Stargazers are in for a rare treat tonight, with the ISS space station visible to the naked eye as it shoots over Australia. Here’s what you need to know about watching this awe-inspiring occurrence without a telescope.
Note: Missed yesterday’s flyover? There’s still a chance to see the ISS tonight. Click here and choose your city from the drop-down menu to see what time it will be passing overhead.
What time will the International Space Station be passing over?
The best time to view the ISS is a few hours after dusk. According to NASA, this is the optimum viewing period as the sun reflects off the space station and contrasts against the darker sky. It will appear low in the horizon.
— Lifehacker Australia (@LifehackerAU) February 16, 2020
Here are the optimal viewing times and compass directions for Australia’s capital cities:
Brisbane: 7:30 PM (10° above WNW)
Sydney: 8:31pm (11 degrees above NW)
Canberra: 8:31 PM (10° above NNW)
Perth: 8:41 PM (24° above SW)
Adelaide: 9:36 PM (10° above WNW)
Melbourne: 10:08 PM (11° above W)
Hobart: 10:09 PM (10° above WNW)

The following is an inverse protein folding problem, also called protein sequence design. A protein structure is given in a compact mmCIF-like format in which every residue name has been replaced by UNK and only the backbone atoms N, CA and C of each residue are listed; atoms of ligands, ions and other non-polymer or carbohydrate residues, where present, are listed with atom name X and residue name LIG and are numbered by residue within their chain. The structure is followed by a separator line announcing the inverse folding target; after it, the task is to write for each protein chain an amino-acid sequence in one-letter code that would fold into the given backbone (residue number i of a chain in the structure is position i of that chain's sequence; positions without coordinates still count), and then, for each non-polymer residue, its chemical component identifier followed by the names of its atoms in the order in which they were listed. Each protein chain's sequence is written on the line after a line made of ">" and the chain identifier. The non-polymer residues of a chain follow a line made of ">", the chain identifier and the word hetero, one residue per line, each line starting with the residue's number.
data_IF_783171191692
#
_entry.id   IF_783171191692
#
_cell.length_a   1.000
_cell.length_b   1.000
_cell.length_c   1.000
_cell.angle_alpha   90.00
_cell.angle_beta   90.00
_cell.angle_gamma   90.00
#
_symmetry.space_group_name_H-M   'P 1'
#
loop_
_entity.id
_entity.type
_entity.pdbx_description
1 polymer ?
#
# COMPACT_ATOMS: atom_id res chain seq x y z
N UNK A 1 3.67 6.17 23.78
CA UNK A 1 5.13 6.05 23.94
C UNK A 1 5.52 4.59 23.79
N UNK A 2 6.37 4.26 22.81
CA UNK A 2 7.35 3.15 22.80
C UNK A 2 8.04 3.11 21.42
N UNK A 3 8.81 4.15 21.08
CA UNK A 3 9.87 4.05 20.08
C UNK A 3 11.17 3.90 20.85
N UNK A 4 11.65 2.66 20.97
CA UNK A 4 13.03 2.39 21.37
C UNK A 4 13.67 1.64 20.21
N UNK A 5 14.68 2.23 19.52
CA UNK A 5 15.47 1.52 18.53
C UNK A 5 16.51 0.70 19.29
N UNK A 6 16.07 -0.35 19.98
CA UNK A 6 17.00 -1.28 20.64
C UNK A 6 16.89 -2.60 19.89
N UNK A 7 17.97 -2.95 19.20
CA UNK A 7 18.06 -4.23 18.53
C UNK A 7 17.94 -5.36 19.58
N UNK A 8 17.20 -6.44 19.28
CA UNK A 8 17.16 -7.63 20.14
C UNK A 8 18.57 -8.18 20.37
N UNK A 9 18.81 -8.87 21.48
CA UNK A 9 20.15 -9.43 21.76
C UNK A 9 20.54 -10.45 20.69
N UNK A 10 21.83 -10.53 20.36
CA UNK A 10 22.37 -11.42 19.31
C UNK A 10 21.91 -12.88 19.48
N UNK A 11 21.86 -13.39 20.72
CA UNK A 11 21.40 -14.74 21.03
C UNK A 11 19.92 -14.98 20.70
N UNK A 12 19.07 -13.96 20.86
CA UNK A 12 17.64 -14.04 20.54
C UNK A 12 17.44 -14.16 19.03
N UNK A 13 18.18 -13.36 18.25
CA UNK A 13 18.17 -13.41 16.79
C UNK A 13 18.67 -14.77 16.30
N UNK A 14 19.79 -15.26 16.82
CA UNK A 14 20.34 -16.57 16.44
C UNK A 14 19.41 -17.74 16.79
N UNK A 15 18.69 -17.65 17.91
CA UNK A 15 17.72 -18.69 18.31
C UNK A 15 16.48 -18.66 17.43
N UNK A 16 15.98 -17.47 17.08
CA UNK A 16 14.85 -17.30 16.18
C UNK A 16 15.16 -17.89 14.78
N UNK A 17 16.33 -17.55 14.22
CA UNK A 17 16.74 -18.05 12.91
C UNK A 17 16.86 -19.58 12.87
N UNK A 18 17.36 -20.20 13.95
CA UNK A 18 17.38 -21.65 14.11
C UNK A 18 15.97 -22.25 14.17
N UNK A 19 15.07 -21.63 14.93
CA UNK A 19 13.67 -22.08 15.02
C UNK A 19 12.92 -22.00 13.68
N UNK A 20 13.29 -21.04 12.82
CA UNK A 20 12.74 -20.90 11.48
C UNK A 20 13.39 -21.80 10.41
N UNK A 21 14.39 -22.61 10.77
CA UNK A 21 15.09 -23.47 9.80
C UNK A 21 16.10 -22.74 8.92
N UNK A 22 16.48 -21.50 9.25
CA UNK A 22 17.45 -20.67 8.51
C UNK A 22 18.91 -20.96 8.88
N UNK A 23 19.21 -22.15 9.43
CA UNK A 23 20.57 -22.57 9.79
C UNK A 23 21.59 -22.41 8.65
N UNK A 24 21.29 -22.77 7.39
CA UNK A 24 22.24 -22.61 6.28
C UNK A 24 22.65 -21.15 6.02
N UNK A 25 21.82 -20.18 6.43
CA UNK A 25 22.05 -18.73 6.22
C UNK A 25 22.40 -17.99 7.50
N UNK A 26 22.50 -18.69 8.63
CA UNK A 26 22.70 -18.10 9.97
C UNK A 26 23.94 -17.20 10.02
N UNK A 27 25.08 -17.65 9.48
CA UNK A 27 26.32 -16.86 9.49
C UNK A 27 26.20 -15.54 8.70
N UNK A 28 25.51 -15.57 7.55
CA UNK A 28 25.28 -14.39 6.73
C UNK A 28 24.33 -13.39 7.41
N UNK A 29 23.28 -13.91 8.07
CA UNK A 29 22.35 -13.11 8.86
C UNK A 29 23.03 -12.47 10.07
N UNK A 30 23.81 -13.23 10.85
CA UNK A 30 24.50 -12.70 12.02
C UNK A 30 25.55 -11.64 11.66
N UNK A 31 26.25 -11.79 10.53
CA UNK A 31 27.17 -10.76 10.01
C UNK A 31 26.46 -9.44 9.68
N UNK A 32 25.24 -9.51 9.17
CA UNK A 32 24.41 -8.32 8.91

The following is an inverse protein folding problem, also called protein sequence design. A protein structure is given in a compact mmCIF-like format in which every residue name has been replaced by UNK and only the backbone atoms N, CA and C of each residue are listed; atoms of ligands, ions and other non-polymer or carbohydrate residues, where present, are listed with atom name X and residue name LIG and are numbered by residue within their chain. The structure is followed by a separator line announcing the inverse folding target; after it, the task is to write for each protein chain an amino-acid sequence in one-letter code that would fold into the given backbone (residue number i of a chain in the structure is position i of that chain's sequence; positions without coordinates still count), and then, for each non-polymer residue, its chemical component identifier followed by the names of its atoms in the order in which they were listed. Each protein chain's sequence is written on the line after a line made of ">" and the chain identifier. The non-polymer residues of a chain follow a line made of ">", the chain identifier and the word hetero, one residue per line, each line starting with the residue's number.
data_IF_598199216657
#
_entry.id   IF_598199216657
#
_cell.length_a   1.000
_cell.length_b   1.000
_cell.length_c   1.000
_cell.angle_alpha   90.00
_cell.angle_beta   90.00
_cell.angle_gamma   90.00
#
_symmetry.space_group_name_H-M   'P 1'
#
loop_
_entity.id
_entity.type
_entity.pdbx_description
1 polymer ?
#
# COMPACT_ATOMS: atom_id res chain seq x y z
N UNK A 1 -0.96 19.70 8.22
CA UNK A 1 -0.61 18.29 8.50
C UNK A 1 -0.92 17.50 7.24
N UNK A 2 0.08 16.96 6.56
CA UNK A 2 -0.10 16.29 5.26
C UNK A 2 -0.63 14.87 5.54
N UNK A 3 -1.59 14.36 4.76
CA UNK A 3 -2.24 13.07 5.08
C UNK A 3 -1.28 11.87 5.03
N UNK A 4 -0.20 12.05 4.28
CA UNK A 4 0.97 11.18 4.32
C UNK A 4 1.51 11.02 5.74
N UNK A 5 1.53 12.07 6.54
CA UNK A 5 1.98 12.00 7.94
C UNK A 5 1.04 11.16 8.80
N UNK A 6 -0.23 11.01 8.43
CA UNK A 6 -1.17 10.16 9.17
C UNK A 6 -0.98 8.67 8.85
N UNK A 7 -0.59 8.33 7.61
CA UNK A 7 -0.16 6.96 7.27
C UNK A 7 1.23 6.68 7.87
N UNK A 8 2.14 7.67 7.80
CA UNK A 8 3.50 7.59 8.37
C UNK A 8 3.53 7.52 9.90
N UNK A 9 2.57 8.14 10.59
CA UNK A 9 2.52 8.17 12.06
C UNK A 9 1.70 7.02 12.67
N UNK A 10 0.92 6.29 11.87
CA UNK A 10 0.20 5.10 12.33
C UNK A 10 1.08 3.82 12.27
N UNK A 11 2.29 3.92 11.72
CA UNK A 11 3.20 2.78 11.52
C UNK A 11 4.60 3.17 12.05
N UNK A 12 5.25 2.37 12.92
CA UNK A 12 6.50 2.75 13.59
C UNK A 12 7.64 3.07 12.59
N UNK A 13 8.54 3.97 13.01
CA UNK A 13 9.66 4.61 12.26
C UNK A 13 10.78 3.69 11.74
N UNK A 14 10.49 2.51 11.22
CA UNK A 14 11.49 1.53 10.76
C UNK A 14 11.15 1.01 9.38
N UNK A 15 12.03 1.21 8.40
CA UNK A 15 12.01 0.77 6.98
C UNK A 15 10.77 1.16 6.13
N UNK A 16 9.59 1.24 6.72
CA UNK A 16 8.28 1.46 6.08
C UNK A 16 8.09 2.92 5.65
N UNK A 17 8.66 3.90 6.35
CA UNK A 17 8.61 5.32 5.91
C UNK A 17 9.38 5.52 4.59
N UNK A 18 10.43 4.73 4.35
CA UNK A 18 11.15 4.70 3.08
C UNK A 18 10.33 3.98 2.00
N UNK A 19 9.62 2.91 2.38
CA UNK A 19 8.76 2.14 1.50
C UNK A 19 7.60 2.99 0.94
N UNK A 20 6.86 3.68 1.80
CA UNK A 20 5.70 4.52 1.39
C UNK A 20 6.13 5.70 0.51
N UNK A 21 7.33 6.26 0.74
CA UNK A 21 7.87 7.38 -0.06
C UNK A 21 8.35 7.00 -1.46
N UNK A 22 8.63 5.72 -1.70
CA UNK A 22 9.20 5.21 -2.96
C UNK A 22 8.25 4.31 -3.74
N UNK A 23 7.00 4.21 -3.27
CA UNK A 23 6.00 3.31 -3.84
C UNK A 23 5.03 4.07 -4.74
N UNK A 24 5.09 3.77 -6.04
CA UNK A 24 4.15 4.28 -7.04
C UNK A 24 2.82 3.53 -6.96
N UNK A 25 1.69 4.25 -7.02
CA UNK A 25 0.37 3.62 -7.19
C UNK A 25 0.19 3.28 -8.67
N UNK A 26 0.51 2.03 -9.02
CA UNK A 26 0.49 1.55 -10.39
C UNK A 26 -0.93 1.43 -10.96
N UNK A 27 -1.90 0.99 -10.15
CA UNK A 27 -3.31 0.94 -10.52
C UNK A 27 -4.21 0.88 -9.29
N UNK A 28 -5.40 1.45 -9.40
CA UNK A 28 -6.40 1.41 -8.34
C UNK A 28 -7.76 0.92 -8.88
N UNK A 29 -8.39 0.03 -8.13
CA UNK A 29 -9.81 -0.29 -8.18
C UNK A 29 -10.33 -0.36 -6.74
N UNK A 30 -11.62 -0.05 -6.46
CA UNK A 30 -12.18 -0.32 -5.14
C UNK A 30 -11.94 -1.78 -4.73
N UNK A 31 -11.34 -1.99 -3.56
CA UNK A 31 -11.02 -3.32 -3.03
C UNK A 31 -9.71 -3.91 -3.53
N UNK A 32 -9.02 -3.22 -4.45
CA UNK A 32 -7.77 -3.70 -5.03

Darwin: 4:50 AM, Feb 17 (17° above SSE)
What does the ISS look like?
The International Space Station is the brightest man-made object in the sky. To the naked eye, it is not dissimilar to a moving star. Unlike an aeroplane, it doesn’t have flashing lights and it moves a lot faster (a cool 17,500 miles per hour).
How long will the ISS appear for?
Unlike eclipses and meteor showers, the ISS is only visible for a very short time. According to NASA, you can expect tonight’s viewing window to last between 3 and 6 minutes, depending on your location. In other words, be sure to be looking skyward a few minutes before the estimated time of appearance.
You may then talk to strangers about the wonders of the universe, like Tim and Eric: